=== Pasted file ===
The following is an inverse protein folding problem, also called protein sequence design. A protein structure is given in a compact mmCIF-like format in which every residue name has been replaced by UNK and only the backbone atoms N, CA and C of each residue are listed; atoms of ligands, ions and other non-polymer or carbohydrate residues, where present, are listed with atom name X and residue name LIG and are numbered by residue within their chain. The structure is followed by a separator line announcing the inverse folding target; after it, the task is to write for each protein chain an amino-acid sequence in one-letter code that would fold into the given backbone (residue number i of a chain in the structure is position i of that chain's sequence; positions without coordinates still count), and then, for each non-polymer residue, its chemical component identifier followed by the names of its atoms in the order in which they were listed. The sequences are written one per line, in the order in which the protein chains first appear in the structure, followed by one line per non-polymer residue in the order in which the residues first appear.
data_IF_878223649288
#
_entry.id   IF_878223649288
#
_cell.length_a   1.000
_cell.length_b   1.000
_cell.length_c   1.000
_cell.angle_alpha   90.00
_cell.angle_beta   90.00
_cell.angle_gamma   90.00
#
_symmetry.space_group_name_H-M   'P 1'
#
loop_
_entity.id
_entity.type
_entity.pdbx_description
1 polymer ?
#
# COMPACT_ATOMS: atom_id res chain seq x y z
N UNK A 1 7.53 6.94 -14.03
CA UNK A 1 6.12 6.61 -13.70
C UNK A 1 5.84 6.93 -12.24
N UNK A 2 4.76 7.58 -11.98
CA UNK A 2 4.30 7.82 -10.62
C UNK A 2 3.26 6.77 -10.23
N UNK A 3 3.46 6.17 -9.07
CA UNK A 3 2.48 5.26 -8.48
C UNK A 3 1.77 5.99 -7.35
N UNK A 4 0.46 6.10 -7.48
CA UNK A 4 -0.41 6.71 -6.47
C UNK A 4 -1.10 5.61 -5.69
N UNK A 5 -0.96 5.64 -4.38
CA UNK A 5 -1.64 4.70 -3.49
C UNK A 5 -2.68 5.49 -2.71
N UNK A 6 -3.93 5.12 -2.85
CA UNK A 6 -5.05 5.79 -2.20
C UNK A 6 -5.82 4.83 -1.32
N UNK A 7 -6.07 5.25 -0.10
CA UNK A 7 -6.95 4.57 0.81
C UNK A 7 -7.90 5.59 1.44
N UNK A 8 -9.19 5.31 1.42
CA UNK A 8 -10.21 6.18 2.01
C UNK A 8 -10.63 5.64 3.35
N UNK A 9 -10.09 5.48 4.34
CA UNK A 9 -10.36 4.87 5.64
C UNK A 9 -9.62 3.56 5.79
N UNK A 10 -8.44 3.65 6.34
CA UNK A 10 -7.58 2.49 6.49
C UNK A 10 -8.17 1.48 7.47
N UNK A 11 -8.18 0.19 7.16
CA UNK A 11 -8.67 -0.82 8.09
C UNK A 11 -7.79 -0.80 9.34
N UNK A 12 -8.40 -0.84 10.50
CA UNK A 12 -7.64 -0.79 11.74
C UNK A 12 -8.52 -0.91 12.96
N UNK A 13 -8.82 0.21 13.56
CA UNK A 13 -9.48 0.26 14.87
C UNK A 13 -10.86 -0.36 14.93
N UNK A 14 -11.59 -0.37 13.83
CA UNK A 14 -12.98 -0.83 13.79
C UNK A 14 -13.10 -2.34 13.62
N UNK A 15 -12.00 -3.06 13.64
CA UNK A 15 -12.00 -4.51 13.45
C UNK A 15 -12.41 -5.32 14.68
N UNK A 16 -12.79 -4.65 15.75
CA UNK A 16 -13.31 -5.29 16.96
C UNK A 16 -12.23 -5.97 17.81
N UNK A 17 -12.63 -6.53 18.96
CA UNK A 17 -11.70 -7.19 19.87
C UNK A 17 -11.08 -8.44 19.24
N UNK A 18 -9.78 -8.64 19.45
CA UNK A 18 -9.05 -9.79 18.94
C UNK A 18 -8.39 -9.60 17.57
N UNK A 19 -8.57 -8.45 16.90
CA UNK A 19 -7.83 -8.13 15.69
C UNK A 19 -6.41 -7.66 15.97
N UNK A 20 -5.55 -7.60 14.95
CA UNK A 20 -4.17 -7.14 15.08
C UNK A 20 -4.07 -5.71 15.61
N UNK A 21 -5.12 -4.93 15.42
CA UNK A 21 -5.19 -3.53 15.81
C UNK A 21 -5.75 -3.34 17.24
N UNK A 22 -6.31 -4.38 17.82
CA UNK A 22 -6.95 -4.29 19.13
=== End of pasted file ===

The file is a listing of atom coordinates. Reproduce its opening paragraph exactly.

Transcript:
The following is an inverse protein folding problem, also called protein sequence design. A protein structure is given in a compact mmCIF-like format in which every residue name has been replaced by UNK and only the backbone atoms N, CA and C of each residue are listed; atoms of ligands, ions and other non-polymer or carbohydrate residues, where present, are listed with atom name X and residue name LIG and are numbered by residue within their chain. The structure is followed by a separator line announcing the inverse folding target; after it, the task is to write for each protein chain an amino-acid sequence in one-letter code that would fold into the given backbone (residue number i of a chain in the structure is position i of that chain's sequence; positions without coordinates still count), and then, for each non-polymer residue, its chemical component identifier followed by the names of its atoms in the order in which they were listed. The sequences are written one per line, in the order in which the protein chains first appear in the structure, followed by one line per non-polymer residue in the order in which the residues first appear.